Fort Keogh was named after Col Keogh who was killed at the Battle of the Little big Horn in 1876.

The picture on the right shows a later visit to the battle site.

About half the captured Nez Perce, consisting of the wounded, aged, and several women and children, were sent down the Yellowstone River by boat. The remainder of the adult men, women, and children were escorted overland by the military. The story of one boatload of prisoners was told very engagingly by its boatman.

There was also a fleet of flat boats tied up at Miles City ... I looked the boats over and found there was some fourteen of them large and small. Being the first to select my choice from this flat bottom fleet, I picked out one that appeared to be the swiftest runner... After picking out my boat I reported to the quarter master who told me to make out a list for rations for 23 persons also a cooking and serveing ouffit. The rations list was composed of dried saltpork, Rio green coffee, Brown sugar, Hard tack, Rice, Navy Beans, Flour, Baking powder. Everything was now ready to start on a 400 mile trip. 22 Nez Perce Indian prisoners was turned over to be delivered to ... Fort Buford, Dekota.... The Nez Perce prisoners was devided all those that was stong was to go our land by wagon train. The sick[,] wounded[,] woman[,] and children was to go by river in the flat bottom boats.... Having much surply's and Indian baggage aboard, and was gliding along with fair speed till we came in view of the Buffalo rappids just a few miles below Miles City. The fall season had been a very dry one and the water in the river very low making it appear very dangerous to shoot the rapids but I had been over them befor and I knew where the deep water channel was....

We had arrived about half-way down the rapids, I noticed Gen. Miles and the Doctor looking back up the rapids. I glanced up that way just in time to see one of our fleet boats comming over the rim of the rapids sideways and I said God "help them' for I knew they would perish.... We soon overtook the overland wagon train party that had halted and had formed a correll. ... I made a touch and go landing. Gen. Nelson Miles and Doctor Reed ... sprang ashore with a hasty good bye. . . .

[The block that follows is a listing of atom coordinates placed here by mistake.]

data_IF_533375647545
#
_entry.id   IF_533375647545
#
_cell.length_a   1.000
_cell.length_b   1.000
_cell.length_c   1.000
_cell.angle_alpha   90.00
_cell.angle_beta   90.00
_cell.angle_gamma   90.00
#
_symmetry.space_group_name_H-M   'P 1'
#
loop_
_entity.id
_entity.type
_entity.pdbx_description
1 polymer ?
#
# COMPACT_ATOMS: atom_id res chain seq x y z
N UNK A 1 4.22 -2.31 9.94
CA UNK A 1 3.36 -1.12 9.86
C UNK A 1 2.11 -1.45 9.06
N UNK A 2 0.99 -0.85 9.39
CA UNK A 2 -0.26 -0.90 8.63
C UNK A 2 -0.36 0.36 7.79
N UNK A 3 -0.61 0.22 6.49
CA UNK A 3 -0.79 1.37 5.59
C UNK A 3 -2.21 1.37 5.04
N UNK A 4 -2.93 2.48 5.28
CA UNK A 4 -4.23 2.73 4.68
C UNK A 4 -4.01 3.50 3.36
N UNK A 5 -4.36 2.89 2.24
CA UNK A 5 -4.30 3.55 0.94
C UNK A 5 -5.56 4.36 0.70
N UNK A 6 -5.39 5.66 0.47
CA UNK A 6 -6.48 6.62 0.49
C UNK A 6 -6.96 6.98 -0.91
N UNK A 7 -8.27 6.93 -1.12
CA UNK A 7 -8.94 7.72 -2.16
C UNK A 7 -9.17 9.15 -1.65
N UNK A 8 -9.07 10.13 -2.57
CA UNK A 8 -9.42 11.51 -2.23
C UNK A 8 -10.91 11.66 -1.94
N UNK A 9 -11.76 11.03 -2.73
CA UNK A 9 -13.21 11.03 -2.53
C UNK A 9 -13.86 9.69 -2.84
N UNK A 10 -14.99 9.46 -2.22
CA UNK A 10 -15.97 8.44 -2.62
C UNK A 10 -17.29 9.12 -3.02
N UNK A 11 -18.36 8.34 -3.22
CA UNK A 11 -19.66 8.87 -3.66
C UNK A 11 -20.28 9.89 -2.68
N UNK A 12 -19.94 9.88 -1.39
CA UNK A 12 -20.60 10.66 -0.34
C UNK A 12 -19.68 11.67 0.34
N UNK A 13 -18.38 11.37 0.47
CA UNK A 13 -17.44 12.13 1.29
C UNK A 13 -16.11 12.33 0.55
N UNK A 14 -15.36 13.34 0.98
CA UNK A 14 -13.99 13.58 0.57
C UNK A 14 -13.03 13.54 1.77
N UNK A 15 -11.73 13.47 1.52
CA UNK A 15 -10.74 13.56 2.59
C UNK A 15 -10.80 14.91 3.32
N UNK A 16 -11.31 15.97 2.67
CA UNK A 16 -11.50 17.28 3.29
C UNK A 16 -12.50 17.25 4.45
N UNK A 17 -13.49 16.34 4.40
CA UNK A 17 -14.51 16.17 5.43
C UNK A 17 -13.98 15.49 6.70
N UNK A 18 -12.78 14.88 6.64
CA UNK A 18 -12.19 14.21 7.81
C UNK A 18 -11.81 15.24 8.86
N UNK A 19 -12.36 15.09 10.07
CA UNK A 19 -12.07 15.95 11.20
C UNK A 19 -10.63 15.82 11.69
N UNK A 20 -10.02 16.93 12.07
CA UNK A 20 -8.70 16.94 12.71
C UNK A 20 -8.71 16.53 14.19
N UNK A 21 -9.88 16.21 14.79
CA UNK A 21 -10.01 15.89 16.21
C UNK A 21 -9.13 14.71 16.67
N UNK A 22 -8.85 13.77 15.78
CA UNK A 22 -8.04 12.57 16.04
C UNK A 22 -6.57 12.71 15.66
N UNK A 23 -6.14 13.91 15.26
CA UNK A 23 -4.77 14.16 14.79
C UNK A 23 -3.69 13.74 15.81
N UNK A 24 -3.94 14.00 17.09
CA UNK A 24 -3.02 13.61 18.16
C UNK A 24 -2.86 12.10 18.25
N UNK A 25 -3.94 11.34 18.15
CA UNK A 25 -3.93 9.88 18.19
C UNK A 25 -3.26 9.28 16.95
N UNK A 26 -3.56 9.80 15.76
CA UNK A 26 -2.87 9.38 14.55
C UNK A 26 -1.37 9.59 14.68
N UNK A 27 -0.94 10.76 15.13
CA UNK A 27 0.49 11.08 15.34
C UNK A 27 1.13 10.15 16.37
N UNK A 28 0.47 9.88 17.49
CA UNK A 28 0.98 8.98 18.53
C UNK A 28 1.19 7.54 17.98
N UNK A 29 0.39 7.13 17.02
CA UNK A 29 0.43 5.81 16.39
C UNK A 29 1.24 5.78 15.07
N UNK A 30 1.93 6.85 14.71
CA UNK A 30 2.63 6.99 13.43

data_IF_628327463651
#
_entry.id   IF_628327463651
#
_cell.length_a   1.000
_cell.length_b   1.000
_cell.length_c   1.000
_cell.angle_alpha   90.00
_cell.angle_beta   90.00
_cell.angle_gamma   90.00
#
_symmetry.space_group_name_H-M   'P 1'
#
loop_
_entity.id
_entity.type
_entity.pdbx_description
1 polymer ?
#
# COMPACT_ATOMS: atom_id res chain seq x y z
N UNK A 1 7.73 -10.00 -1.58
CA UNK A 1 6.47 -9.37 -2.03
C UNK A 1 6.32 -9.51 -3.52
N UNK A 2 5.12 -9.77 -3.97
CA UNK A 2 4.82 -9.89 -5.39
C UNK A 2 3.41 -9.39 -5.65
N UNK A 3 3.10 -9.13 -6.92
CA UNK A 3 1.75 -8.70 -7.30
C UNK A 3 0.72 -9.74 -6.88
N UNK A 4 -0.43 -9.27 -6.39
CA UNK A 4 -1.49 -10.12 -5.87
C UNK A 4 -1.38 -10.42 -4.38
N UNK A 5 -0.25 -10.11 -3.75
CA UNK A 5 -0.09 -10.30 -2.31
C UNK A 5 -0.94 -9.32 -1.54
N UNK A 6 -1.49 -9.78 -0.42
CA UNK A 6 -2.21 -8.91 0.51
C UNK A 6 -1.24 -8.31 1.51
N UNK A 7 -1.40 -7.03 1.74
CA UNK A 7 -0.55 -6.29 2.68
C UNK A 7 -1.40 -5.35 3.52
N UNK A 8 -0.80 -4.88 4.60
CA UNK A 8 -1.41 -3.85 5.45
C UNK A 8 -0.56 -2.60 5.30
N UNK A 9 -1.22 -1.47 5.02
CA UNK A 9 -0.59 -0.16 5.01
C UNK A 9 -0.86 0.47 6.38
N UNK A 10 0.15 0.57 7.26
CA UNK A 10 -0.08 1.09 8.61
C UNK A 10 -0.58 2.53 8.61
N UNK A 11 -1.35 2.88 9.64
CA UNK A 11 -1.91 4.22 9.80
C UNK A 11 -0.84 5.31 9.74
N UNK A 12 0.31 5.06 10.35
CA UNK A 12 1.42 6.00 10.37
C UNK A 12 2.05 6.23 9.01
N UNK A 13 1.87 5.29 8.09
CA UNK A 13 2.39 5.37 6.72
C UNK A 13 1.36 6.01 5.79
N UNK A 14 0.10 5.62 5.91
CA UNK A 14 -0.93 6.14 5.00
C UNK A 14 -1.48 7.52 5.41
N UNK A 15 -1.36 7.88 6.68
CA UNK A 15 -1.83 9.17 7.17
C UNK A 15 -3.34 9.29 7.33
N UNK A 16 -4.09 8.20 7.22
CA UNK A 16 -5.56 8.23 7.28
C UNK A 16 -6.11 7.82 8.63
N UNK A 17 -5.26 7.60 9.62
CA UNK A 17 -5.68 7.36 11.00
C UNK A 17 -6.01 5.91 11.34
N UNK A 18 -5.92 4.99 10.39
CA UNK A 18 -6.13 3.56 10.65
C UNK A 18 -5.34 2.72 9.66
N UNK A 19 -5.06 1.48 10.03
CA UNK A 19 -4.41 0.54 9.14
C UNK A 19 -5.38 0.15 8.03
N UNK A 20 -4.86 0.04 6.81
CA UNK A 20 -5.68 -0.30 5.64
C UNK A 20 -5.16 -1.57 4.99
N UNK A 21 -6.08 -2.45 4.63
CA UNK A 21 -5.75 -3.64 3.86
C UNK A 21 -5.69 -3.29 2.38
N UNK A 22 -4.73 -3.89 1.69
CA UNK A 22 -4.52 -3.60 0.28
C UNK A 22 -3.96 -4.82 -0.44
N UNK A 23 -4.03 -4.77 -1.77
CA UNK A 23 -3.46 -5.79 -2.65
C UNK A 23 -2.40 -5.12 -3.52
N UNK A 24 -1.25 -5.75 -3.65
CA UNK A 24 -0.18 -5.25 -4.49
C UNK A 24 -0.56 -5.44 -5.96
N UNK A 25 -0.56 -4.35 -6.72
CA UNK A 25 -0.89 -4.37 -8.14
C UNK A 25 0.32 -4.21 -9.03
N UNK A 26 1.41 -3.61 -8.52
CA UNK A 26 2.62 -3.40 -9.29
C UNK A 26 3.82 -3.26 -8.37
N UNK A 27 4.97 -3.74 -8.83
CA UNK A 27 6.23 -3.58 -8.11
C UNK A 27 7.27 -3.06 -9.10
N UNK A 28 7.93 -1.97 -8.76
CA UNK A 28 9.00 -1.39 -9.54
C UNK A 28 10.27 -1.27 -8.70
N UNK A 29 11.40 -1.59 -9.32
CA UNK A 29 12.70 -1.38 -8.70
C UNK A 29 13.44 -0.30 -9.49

I whent in camp about a mile run after sun set, camping on the south side of the river just arround a bend of the river were there was an Island hid our camp from view form the north shore. The reason I did so was to be hid from any scout or Indian runner that may be sent out by Gen. Miles with some new order's.... I handed to the aged Chief [Washington] my gun also an extra cairadge and pointing to the fringe of bush along the river I said we must eat.... The aged Chief had not been goen long before we heard the gun report and the aged Chief came along the river shore towards our Camp. The indians who by now was making coffee and frying dried salt pork look up at me so I sign three of the women to go, meet him and he pointed back the way he came. He came into camp and wipped out the gun and handed it to me with the unused caretiridge.... Soon the Indian women returned with a fine three year old male white tail deer that was skined and ready for cooking quicker than meat was made ready in old Washington market in New York City.

Just at the streak of dawn the Indians now my people began to move arround. Coffee Hardtack with a peice of boiled salt pork was the food for our breakfast. The evening befor I had them place stones filled between with sand to build a fire on the bottom of the boat to cook at any time and keep coffee hot for the weather was cool showing that winter was near... Each day at mid sun I tied up for an hour giving my people time to releive their limbs my mooving around on mother earth. The boy's shaped bows and arrows from the young groth of ash to shoot bank beaver that was plenty-full....

We had now been running six suns and I found we was running a little over four miles per hour by water pressure only, so we was making about forty miles per sun on an avage....

Fred G. Bond



The Nez Perce Flight to Canada - An Introduction

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